physicians to say how she ought to use her new-found days; it is only for physicians, when appropriate, to help her grasp them.

Death and ‘The Death of Ivan Ilyich’

There is much in Leo Tolstoy’s frightening and brilliant story The Death of Ivan Ilyich that is relevant to my previous post about CPR in the hospital. The novella concerns an upper-middle-class judge, Ivan Ilyich, his rise within the Russian legal system, and his subsequent death. Tolstoy describes Ilyich’s unremarkable and vapid professional and personal life — his accomplishments are not long-lasting and he despises his wife and cares little for his family — and contrasts this profoundly with Ilyich’s lingering march toward death.

I’d like to focus on two of the interesting points that Tolstoy makes about death. First, death itself is only a concern for the dying, while others are insouciant, opportunistic, or burdened by the obligation of dealing with a friend’s passing. Upon hearing of his death, Ilyich’s legal colleagues first thought “of the changes and promotions it might occasion among themselves or their acquaintances.” And one friend complains about traveling to the funeral: “…but they live so terribly far away.” Perhaps even more disturbing, “the mere fact of the death of a near acquaintance aroused, as usual, in all who heard of it the complacent feeling that, ‘it is he who is dead and not I.’ Each one thought or felt, ‘Well, he’s dead but I’m alive!’” Again, Tolstoy emphasizes the disturbing frustrations Ivan’s friends felt: “But the more intimate of Ivan Ilyich’s acquaintances, his so-called friends, could not help thinking also that they would now have to fulfill the very tiresome demands of propriety by attending the funeral service and paying a visit of condolence to the widow.” This haunting view of human nature should make us all cringe — how lonely death is and how cruel is the human response to it!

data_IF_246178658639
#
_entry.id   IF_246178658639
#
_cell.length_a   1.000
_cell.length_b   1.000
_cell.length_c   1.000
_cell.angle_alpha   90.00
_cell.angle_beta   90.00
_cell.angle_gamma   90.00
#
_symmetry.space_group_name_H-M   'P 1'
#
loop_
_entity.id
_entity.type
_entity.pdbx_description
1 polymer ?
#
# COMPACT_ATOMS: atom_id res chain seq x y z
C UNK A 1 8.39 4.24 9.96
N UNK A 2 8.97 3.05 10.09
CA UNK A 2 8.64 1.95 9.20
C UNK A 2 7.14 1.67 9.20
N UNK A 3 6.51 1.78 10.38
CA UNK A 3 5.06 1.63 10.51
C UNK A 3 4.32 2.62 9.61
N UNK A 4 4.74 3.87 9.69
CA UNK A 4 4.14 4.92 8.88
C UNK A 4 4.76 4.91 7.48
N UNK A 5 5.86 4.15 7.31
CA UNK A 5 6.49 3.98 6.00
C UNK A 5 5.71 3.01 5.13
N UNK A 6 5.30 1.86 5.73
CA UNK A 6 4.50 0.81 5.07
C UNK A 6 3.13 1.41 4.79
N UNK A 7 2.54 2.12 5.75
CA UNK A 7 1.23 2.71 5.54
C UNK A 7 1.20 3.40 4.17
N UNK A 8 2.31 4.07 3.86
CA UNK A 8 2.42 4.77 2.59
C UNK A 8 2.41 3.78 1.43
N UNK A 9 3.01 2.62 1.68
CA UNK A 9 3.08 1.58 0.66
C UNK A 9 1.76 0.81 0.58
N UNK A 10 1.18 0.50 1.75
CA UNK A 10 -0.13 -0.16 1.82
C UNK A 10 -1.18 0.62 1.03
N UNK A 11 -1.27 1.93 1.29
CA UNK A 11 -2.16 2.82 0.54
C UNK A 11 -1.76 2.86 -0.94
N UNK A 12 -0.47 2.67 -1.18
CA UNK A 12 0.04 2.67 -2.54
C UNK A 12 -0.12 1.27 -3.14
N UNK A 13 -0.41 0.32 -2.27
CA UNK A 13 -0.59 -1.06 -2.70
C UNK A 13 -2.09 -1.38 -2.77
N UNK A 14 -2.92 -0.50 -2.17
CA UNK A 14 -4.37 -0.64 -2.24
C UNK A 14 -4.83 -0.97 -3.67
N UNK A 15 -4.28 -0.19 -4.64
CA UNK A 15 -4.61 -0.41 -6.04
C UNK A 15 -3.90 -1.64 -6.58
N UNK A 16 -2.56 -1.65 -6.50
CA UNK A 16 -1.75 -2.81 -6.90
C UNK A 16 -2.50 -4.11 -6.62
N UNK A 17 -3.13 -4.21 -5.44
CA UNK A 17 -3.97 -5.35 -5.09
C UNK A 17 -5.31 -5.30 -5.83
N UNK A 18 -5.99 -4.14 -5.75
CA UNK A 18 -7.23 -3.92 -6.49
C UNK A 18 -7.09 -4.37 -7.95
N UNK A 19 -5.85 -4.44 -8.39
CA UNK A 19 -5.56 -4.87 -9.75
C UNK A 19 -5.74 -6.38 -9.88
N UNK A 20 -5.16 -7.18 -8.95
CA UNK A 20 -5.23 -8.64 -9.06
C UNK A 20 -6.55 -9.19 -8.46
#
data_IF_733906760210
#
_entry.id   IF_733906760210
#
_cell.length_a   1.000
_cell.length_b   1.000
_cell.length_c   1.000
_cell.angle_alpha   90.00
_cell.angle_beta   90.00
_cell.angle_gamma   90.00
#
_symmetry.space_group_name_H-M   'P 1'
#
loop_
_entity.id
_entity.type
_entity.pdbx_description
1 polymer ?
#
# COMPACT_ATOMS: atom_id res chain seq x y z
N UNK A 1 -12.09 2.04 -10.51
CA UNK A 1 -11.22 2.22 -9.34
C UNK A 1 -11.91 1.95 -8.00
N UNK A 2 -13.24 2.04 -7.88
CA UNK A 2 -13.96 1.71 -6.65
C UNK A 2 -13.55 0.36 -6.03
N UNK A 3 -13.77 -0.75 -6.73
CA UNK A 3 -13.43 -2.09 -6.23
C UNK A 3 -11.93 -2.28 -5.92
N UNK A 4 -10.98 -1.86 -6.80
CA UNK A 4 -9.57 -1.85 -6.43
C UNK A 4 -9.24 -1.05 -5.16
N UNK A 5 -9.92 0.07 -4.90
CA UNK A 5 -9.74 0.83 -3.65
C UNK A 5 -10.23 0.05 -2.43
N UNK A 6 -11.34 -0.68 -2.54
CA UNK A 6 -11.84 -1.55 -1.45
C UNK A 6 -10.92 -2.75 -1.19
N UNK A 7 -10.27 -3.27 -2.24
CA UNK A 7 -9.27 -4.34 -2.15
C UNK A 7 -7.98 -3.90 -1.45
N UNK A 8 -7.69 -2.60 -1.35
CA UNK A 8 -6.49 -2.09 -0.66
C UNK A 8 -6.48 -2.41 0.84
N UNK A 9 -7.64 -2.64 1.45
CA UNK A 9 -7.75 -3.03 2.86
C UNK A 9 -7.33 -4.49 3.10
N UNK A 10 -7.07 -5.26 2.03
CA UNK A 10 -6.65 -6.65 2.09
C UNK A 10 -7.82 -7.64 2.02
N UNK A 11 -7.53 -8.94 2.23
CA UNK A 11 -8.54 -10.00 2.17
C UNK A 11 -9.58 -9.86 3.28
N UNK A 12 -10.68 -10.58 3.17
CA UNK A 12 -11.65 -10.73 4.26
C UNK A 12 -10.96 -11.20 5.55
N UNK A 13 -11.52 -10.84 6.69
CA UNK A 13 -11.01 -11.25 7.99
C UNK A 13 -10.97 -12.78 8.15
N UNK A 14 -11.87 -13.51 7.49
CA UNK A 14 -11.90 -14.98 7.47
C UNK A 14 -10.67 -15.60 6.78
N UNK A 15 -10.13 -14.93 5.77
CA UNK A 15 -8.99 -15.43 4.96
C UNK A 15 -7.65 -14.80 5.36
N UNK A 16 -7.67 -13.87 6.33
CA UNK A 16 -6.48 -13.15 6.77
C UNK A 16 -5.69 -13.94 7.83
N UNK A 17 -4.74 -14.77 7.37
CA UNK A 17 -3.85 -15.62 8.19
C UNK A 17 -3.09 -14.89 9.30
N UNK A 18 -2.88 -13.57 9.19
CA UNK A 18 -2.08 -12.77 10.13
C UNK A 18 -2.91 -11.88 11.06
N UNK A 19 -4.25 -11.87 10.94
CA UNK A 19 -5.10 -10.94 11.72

On that night I helped perform CPR, were those of us surrounding the dying patient in the hospital feeling as insouciant or feeling as burdened as Ilyich’s friends? Though Tolstoy’s dark view on such matters may hold true in some cases, I think that experience on the night shift was completely antithetical to Tolstoy’s understanding. In the hospital room, the feeling was not one of an obligation or burden. The attending physician kept CPR going because he wanted to give this young woman every shot at coming back to life. Then, he hurriedly tried to get in touch with the patient’s family, trying cellular numbers, home numbers, and even work numbers, to tell them what had happened. He covered up her chest with a blanket out of respect for her. And when he called the time of death, the palpable silence in the room was telling. There were no words to account for this process. In some ways, silence was the appropriate response. Nobody complained about other chores they had to do, or about the paperwork that had to be done or how much time they spent trying to resuscitate this patient.